This blog post is the fourth in a series, The Power of the Image, click here for part 3.
Throughout this series, I have investigated some of the aesthetic, theoretical, and practical implications surrounding Digital Heritage; photorealism, non-photorealistic rendering (NPR), objectivity, authenticity, and reconstruction are all points of interest surrounding the field. However, with such issues constantly being discussed and argued across the community, consensus in some form or another is an issue one needs to consider. Continue reading The Power of the Image: The London Charter (AFF-622)
This blog post talks about a project relating to the Letters of 1916 project. To read my last post on the project, click here.
As one of our assignments for Digital Scholarly Editing, we were tasked with designing and implementing an outreach activity with the members of the Letters of 1916 team for the project. After thinking about the possibilities of what a successful method of outreach could be, I decided that digital outreach via some sort of web-based platform could perhaps achieve an outreach that went beyond the analogous kind procured from localised events. Continue reading Designing and Releasing a Podcast: Outreach Activity (AFF606b)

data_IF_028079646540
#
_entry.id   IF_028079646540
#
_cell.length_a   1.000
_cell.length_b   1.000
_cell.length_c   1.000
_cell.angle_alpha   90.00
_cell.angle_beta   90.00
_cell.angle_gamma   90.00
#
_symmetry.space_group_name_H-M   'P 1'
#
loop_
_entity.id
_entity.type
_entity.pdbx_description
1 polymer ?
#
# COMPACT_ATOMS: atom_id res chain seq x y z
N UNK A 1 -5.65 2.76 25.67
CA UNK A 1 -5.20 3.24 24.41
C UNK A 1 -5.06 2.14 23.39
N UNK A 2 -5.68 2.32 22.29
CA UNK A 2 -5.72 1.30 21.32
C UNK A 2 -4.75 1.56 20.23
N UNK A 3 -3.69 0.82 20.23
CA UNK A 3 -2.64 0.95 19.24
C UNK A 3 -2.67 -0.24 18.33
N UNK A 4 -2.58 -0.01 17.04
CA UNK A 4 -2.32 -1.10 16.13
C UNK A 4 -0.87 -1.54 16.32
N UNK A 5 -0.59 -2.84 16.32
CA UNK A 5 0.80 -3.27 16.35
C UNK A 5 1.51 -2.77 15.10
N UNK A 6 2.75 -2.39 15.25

The Aesthetics of Stylisation
This blog entry is the second in a series of posts dealing with the Power of the Image, more specifically on the use of non-realistic rendering in Digital Heritage. In my last post I dealt with the concept of photorealism in Digital Heritage; specifically how we approach and interpret this idea and apply it to digital methodologies, whatever they may be. It stands to reason then that the opposite end of the spectrum should be explored.
Continue reading The Power of the Image: Non-Photorealistic Rendering (AFF-622)